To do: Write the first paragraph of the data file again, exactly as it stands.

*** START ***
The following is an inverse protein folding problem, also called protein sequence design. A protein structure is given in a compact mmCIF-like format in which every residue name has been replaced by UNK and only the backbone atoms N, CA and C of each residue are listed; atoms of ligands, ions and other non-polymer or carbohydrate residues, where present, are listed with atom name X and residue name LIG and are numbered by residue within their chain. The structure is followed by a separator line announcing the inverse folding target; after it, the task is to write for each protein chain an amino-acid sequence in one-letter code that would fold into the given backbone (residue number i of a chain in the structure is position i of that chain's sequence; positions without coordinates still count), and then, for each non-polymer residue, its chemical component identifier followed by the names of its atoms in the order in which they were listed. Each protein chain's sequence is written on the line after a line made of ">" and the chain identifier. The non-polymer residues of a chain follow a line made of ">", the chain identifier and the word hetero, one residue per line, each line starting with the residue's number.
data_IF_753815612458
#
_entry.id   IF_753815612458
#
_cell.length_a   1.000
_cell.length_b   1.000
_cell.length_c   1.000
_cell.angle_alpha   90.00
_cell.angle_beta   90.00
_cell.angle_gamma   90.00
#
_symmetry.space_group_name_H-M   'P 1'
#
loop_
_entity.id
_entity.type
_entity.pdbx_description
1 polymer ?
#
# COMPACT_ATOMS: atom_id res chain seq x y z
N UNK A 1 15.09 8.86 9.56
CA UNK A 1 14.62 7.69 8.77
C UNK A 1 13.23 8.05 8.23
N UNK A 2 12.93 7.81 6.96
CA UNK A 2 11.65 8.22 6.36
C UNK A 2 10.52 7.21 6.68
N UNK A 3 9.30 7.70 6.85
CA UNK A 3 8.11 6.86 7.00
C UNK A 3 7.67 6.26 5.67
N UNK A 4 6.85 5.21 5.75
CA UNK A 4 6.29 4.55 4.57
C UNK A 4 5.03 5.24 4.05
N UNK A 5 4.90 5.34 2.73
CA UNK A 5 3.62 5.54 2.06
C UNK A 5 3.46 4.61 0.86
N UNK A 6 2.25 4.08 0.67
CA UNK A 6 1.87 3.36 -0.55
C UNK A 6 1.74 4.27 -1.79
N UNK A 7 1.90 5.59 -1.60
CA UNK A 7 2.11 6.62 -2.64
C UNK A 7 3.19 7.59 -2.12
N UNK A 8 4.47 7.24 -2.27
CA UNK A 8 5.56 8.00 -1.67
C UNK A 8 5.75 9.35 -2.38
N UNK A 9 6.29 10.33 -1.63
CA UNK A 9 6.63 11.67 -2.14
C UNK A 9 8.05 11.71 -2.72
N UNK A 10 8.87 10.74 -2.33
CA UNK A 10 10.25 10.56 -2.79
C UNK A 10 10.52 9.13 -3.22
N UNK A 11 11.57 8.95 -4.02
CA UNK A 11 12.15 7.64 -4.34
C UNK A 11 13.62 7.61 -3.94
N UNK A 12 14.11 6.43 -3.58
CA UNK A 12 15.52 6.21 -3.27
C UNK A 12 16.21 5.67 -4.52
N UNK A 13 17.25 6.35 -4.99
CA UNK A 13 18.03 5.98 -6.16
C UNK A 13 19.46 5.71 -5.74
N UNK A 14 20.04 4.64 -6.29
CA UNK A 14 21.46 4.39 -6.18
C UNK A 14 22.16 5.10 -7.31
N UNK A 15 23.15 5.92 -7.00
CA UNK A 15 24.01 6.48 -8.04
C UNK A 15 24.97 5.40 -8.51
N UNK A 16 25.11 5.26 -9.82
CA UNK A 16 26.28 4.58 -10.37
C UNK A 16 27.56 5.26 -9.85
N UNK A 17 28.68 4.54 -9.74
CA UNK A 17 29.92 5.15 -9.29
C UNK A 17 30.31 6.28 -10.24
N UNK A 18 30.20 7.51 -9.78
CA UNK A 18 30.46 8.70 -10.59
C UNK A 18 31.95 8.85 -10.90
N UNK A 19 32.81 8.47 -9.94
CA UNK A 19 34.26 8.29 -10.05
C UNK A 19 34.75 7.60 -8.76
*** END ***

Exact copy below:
The following is an inverse protein folding problem, also called protein sequence design. A protein structure is given in a compact mmCIF-like format in which every residue name has been replaced by UNK and only the backbone atoms N, CA and C of each residue are listed; atoms of ligands, ions and other non-polymer or carbohydrate residues, where present, are listed with atom name X and residue name LIG and are numbered by residue within their chain. The structure is followed by a separator line announcing the inverse folding target; after it, the task is to write for each protein chain an amino-acid sequence in one-letter code that would fold into the given backbone (residue number i of a chain in the structure is position i of that chain's sequence; positions without coordinates still count), and then, for each non-polymer residue, its chemical component identifier followed by the names of its atoms in the order in which they were listed. Each protein chain's sequence is written on the line after a line made of ">" and the chain identifier. The non-polymer residues of a chain follow a line made of ">", the chain identifier and the word hetero, one residue per line, each line starting with the residue's number.